The ordeal of the disease has brought more to the Singers’ lives, however, than the rhythms of treatment. A nagging preoccupation loomed over the twins since Annabelle’s first diagnosis on their 50th birthday: Would Caroline get cancer, too?
Given their similar genetic makeup, as twins born from the same egg, they figured the same cancer-causing agents that affected Annabelle would also affect Caroline.
“We were always wondering how come I never had cancer,” Caroline says.
“She never had a thing. Like, barely the flu,” Annabelle adds.
Last year, Caroline decided to get tested for the BRCA gene — essentially a hereditary trigger for ovarian and breast cancer. She had been feeling pain in her abdomen, and thought of Annabelle’s pain before she learned she had ovarian cancer.
Turns out, like Annabelle, Caroline has the BRCA gene. A few months later, in March, she learned she also has ovarian cancer. And just like her sister, it had already metastasized.
The twins sit together and smile warmly as they talk about that moment, and tell of their lives with cancer. It was a strange relief, Caroline says, to hear those “three little words: you have cancer.” The uncertainty was over. And she’d been watching Annabelle live and be happy on the other side of the cancer threshold for years.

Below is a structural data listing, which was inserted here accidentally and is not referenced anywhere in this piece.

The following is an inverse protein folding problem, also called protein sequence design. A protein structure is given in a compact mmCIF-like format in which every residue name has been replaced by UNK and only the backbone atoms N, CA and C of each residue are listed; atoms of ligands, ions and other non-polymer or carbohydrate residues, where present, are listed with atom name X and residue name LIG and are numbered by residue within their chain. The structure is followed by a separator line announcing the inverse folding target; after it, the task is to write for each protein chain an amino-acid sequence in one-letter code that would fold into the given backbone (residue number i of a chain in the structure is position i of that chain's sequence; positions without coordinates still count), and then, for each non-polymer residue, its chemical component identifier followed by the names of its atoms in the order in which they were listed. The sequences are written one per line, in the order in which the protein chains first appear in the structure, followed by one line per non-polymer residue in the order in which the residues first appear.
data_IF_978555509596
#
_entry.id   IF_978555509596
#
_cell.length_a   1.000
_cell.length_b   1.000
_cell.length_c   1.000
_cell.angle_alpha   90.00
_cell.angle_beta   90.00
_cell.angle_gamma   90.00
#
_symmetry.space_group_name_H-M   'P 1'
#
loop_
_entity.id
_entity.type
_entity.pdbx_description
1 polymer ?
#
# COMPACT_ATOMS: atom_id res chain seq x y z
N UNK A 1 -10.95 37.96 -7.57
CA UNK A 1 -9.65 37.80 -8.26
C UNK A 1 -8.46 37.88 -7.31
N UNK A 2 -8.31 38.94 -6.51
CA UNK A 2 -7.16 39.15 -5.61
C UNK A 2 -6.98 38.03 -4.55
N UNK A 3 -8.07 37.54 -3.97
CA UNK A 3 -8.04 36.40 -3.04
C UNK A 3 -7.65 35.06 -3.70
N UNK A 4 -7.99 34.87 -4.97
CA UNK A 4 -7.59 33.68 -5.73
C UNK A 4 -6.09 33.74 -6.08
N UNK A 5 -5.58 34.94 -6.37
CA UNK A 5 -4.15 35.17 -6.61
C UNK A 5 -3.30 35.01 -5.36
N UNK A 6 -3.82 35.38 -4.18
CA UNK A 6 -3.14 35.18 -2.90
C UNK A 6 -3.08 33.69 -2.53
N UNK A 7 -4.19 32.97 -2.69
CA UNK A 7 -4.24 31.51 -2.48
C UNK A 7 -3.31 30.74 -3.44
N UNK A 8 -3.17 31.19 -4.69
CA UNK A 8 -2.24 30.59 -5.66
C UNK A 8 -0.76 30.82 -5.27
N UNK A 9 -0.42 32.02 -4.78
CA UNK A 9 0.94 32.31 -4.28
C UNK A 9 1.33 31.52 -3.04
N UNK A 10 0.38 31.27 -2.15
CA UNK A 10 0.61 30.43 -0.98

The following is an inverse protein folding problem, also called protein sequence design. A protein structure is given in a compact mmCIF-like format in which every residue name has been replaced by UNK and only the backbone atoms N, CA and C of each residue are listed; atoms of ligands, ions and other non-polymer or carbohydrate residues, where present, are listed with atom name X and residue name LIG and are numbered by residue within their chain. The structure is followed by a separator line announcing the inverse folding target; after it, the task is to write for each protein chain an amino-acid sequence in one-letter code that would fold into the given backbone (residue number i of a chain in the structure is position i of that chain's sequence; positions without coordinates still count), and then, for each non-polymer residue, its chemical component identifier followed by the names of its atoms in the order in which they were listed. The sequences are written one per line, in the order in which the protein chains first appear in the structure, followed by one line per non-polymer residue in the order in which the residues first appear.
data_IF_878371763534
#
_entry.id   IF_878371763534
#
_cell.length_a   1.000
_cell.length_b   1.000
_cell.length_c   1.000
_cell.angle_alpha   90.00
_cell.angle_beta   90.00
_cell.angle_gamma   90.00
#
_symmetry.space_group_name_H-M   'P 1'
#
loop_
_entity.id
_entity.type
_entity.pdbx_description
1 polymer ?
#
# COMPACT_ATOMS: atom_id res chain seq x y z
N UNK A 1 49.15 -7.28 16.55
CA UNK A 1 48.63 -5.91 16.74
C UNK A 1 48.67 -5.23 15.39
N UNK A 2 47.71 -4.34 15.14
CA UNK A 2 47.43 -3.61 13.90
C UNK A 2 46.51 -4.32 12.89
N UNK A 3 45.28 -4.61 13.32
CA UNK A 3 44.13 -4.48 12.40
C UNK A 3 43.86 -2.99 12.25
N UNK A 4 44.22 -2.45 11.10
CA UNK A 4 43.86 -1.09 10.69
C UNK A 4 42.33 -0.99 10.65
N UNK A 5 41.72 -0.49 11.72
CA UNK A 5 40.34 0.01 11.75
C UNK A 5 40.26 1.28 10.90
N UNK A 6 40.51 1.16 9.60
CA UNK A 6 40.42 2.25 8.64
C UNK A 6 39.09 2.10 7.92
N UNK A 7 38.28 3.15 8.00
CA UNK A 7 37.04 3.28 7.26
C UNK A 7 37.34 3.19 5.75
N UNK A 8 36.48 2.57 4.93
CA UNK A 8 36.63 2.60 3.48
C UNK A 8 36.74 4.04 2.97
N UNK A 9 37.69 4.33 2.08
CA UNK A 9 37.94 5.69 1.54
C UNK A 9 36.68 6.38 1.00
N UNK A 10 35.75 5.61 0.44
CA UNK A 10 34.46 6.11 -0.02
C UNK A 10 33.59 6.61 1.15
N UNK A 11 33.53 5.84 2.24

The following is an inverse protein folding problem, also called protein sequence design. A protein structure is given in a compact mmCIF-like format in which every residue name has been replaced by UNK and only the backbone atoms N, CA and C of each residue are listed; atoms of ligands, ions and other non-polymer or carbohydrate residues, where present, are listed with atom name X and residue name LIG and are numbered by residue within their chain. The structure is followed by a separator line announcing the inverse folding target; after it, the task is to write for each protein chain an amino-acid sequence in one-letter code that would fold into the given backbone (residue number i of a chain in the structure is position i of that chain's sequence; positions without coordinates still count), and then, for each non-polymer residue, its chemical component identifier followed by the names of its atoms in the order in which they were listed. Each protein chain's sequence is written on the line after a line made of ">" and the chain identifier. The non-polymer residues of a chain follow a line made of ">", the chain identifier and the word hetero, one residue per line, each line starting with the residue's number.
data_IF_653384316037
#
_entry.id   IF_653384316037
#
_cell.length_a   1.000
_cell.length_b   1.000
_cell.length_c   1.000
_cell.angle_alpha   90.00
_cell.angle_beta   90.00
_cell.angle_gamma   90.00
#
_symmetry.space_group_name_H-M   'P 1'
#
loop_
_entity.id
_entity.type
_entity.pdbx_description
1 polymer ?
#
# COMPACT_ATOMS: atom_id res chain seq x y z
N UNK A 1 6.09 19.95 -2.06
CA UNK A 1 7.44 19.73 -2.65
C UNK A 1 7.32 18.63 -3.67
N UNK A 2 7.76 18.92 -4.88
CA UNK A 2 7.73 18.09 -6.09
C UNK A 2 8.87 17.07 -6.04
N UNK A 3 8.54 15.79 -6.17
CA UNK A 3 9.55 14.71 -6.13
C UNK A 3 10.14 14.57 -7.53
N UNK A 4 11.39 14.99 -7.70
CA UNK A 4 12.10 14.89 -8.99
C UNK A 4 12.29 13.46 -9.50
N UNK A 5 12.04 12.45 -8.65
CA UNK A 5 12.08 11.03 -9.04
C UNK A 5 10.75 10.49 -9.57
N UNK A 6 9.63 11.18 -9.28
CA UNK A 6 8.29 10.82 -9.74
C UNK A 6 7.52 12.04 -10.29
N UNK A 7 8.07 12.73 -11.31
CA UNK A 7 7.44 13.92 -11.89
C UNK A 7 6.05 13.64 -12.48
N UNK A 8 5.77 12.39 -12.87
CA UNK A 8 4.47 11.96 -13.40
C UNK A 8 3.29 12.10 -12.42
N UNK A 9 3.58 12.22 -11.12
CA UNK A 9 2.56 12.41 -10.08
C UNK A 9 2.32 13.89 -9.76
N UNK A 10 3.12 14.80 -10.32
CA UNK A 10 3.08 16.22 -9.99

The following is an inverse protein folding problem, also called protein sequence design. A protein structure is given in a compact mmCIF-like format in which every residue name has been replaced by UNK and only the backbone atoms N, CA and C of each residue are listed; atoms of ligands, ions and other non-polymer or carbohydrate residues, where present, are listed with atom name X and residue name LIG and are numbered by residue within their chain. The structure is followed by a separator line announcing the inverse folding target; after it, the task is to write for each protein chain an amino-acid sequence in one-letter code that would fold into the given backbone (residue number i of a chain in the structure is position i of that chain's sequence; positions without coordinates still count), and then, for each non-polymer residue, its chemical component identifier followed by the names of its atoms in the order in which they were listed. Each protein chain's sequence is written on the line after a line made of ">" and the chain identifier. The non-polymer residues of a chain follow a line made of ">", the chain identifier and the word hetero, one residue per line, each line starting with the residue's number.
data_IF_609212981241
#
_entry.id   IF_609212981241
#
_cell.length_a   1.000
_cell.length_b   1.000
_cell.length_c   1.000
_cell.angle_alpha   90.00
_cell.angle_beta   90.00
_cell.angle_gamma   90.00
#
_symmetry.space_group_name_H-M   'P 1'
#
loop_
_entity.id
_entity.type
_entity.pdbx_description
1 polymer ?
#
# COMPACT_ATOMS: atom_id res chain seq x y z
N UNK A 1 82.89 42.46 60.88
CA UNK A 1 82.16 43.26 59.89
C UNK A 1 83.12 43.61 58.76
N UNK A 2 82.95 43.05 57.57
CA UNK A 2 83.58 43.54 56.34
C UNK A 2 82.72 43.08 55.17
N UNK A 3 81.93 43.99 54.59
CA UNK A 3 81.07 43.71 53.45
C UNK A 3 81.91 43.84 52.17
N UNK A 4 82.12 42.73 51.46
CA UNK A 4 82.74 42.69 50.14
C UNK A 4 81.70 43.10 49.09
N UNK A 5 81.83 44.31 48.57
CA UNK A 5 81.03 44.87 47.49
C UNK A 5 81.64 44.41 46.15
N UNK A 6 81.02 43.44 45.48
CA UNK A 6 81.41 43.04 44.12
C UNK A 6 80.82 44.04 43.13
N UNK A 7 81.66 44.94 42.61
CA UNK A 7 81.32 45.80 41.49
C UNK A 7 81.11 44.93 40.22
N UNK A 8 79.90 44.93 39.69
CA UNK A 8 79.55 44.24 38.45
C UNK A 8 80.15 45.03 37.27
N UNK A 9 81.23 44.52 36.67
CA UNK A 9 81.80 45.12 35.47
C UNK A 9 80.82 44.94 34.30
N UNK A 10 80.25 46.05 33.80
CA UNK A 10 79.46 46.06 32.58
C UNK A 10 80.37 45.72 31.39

“It was like, ‘finally,’ ” Caroline says, glancing at her sister. Annabelle reaches out to brush a strand of hair behind her twin’s ear.
“Give her a good party to go to and, man! She’s got her mascara out and she’s choosing outfits,” says Caroline. “I felt that I am in good hands, that I have no fear.”
The sisters do insist upon keeping the fun up in the face of their cancer and chemotherapy. They can’t dye their hair while on chemo, for example, so they use mascara brushes to darken certain strands and children’s markers to punch in some colourful highlights.
“I hate to use the word comfort,” Annabelle says, “but I have someone with me. We have chemo together. She’s like the other side of me.”
Five months since her diagnosis, Caroline has been told there’s a chance the chemo will work, that she’ll be in remission. It’s about the only thing she doesn’t share with her sister. Annabelle is in palliative care; technically, she’s terminal. If she were to stop chemo, she says she would die within a year.
In this proximity to death, the twins’ trajectories have the potential to dovetail. Or their common path could part in two.
“That kills me, that thought,” says Annabelle. It’s the only thing she’ll admit bothers her. But she shifts quickly to regain perspective of the bright side.
“I don’t have to worry about how I’m going to die, though,” she says. “When I decide I no longer have the want and the energy, and I’m fading and going down, all I have to do is say: ‘No, thank you. I don’t want chemo anymore.’ ”
Caroline agrees and says she’s happy for her sister, because she has a measure of control in her bout with cancer. As for her, death is nothing to fear.
“You just go on. And it’s an adventure,” she says. “You don’t look up and you don’t look down. Just keep on going forward.”
Annabelle’s eyes shine with her smile. “It’s OK. It’s all OK. We’re just not into the boo-hoo land.”
They choose instead their pink bubble.